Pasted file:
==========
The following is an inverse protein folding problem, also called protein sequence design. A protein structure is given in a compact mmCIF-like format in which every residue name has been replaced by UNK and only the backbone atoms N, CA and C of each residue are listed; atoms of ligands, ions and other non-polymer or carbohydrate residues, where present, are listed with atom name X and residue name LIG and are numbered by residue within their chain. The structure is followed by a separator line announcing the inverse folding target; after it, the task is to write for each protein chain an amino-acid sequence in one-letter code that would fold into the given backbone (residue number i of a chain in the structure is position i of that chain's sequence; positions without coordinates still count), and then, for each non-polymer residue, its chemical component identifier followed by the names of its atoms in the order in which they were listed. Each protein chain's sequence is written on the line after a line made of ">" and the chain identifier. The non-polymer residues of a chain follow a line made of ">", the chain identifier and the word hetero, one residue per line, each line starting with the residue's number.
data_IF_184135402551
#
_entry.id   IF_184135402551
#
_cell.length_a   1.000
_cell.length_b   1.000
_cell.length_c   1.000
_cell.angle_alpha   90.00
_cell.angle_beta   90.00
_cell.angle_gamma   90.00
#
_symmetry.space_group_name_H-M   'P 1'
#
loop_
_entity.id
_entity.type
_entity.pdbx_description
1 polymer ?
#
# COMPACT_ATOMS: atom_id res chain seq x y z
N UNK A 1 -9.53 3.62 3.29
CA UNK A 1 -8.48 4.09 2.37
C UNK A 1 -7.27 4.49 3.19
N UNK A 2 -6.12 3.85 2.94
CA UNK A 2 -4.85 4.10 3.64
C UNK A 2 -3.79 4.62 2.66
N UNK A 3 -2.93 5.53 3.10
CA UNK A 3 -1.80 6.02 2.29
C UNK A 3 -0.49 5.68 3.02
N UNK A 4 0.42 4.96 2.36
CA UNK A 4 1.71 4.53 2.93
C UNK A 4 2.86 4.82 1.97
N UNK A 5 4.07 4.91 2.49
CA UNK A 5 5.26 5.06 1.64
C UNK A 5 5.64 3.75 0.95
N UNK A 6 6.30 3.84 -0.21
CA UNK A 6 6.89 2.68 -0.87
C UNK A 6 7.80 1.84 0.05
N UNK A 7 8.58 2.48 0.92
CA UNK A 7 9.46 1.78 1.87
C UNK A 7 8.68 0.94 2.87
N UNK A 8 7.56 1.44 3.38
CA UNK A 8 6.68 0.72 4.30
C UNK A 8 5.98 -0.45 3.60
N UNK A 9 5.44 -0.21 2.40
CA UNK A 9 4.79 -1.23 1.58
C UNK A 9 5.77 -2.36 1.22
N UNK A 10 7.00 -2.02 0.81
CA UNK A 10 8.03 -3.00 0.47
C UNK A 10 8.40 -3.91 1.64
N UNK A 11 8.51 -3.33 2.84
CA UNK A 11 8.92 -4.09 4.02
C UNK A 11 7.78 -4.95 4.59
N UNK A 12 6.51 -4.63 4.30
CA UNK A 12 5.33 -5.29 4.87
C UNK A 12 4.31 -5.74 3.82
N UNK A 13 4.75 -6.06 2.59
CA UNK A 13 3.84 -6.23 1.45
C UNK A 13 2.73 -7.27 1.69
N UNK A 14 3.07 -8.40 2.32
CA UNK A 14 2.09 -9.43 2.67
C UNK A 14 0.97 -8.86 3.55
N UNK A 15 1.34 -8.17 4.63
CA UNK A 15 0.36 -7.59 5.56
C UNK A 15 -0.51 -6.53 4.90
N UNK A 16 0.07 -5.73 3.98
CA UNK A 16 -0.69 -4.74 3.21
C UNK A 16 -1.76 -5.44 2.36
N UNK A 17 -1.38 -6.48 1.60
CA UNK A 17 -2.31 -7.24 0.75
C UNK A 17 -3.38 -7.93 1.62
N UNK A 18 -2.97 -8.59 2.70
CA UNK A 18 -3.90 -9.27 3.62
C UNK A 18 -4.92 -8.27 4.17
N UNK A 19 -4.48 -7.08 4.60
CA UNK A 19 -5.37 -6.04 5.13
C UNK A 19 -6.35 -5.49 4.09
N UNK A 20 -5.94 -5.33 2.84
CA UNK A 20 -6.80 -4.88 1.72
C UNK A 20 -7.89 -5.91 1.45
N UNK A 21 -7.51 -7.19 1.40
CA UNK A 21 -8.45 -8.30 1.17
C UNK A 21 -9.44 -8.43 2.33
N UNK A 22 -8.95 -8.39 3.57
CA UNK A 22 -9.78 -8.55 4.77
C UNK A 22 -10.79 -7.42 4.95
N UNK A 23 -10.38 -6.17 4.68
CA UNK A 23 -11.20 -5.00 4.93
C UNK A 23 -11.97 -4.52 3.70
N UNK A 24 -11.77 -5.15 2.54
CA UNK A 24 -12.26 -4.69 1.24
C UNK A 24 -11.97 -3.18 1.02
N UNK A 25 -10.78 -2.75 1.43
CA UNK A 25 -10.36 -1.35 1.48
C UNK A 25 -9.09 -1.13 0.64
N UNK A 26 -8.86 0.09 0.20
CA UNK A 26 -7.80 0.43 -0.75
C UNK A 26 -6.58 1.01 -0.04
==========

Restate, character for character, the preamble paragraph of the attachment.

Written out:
The following is an inverse protein folding problem, also called protein sequence design. A protein structure is given in a compact mmCIF-like format in which every residue name has been replaced by UNK and only the backbone atoms N, CA and C of each residue are listed; atoms of ligands, ions and other non-polymer or carbohydrate residues, where present, are listed with atom name X and residue name LIG and are numbered by residue within their chain. The structure is followed by a separator line announcing the inverse folding target; after it, the task is to write for each protein chain an amino-acid sequence in one-letter code that would fold into the given backbone (residue number i of a chain in the structure is position i of that chain's sequence; positions without coordinates still count), and then, for each non-polymer residue, its chemical component identifier followed by the names of its atoms in the order in which they were listed. Each protein chain's sequence is written on the line after a line made of ">" and the chain identifier. The non-polymer residues of a chain follow a line made of ">", the chain identifier and the word hetero, one residue per line, each line starting with the residue's number.